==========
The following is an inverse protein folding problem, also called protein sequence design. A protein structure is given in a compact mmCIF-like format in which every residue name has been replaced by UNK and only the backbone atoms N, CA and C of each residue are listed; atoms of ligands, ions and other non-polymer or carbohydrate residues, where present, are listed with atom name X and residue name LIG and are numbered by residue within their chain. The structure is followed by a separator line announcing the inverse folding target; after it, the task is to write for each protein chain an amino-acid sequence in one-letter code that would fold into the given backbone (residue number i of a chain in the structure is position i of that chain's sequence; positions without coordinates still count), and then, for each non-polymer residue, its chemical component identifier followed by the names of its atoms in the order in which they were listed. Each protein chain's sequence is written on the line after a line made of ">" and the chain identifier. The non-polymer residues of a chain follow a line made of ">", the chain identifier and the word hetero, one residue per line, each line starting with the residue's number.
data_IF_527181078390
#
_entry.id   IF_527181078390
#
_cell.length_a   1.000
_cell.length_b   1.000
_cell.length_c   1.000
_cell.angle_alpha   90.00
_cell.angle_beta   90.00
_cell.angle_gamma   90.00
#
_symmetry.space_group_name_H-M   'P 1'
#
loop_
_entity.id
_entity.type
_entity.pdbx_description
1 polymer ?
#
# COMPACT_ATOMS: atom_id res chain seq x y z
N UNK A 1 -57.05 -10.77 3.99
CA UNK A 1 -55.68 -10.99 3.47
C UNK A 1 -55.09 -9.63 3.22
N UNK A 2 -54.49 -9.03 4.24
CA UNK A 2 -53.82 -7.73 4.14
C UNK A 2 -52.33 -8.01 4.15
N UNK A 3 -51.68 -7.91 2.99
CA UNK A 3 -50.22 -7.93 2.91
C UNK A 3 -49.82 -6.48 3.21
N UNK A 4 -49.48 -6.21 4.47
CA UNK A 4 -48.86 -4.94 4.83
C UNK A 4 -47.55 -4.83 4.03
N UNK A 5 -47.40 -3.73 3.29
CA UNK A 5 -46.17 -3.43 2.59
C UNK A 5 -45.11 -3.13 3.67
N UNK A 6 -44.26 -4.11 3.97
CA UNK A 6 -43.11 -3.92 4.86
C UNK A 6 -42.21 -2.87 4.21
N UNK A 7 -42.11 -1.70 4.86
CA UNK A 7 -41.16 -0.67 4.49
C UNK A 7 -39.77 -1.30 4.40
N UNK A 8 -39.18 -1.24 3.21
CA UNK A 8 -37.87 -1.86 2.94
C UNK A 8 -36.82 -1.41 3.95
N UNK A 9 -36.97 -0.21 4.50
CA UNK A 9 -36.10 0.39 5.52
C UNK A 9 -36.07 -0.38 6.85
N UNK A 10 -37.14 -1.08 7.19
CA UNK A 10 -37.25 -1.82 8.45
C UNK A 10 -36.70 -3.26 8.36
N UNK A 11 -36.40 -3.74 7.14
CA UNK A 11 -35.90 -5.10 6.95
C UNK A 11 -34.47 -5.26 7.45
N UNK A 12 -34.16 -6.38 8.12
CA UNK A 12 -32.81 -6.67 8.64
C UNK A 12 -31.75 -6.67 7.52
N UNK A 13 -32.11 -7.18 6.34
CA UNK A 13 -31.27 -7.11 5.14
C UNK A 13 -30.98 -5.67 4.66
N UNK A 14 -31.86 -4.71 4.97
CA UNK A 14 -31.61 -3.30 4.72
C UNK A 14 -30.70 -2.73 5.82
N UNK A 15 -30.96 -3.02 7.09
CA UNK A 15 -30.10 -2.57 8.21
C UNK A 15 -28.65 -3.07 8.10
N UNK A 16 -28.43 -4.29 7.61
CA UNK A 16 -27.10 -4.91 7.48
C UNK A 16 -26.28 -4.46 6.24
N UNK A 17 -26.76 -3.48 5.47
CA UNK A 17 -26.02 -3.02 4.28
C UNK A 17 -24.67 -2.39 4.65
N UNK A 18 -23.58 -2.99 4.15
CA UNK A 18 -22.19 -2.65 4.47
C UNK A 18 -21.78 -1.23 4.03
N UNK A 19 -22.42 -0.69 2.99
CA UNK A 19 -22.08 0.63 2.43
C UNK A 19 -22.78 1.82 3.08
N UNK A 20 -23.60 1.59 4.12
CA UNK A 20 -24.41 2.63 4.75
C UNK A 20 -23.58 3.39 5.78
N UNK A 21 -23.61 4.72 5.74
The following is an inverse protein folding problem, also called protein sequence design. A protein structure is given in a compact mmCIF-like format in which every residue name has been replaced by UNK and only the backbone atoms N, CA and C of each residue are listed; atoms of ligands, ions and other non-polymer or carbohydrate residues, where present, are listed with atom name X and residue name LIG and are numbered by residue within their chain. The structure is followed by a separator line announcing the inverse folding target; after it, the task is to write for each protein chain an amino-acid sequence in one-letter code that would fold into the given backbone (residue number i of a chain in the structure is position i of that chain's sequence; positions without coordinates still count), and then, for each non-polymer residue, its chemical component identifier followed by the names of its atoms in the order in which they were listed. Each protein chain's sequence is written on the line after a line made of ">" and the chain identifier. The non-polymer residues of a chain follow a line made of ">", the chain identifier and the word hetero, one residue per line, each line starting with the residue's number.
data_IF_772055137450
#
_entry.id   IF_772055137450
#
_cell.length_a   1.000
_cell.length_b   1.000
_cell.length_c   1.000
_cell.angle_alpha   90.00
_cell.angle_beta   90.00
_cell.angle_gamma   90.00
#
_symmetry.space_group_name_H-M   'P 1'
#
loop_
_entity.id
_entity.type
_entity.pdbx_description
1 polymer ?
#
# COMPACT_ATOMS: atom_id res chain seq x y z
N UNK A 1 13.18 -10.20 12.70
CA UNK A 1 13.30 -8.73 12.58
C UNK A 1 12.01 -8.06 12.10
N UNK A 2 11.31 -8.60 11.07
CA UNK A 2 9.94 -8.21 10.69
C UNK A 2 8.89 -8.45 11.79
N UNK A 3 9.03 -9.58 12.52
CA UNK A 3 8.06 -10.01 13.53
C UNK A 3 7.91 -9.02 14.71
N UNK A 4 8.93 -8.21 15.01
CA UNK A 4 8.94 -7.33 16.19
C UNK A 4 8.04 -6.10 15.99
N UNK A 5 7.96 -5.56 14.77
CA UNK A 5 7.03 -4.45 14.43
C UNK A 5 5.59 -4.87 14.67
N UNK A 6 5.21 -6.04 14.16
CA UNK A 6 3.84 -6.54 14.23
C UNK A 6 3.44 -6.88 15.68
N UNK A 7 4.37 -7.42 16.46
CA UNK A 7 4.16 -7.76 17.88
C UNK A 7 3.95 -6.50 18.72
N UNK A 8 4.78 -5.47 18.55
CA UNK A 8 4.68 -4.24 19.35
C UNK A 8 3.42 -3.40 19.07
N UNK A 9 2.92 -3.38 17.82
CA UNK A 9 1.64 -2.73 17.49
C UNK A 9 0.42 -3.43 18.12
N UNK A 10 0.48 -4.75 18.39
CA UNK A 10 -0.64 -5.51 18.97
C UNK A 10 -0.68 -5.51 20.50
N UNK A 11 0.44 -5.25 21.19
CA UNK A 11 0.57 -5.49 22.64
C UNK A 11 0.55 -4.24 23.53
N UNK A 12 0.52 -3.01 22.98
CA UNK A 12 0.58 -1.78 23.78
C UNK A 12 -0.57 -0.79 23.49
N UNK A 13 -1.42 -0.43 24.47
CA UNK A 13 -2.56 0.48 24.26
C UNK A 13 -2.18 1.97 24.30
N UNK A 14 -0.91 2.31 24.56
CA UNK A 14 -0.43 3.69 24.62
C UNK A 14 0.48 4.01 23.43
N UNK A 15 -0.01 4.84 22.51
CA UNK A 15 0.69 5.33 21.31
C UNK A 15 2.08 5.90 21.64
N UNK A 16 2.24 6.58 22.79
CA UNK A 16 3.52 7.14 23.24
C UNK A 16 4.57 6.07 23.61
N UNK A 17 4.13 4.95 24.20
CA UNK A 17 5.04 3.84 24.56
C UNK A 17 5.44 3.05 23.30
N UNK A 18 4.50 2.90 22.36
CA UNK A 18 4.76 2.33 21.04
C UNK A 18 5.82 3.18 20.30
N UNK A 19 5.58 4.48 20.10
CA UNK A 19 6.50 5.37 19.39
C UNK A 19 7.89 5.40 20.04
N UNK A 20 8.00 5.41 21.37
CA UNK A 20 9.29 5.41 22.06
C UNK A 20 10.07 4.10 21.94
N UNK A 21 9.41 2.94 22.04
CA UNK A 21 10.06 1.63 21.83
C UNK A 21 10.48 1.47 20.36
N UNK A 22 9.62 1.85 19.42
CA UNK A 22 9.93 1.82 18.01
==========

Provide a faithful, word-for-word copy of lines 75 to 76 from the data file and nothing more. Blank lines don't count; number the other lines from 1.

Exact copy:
C UNK A 18 -21.78 -1.23 4.03
N UNK A 19 -22.42 -0.69 2.99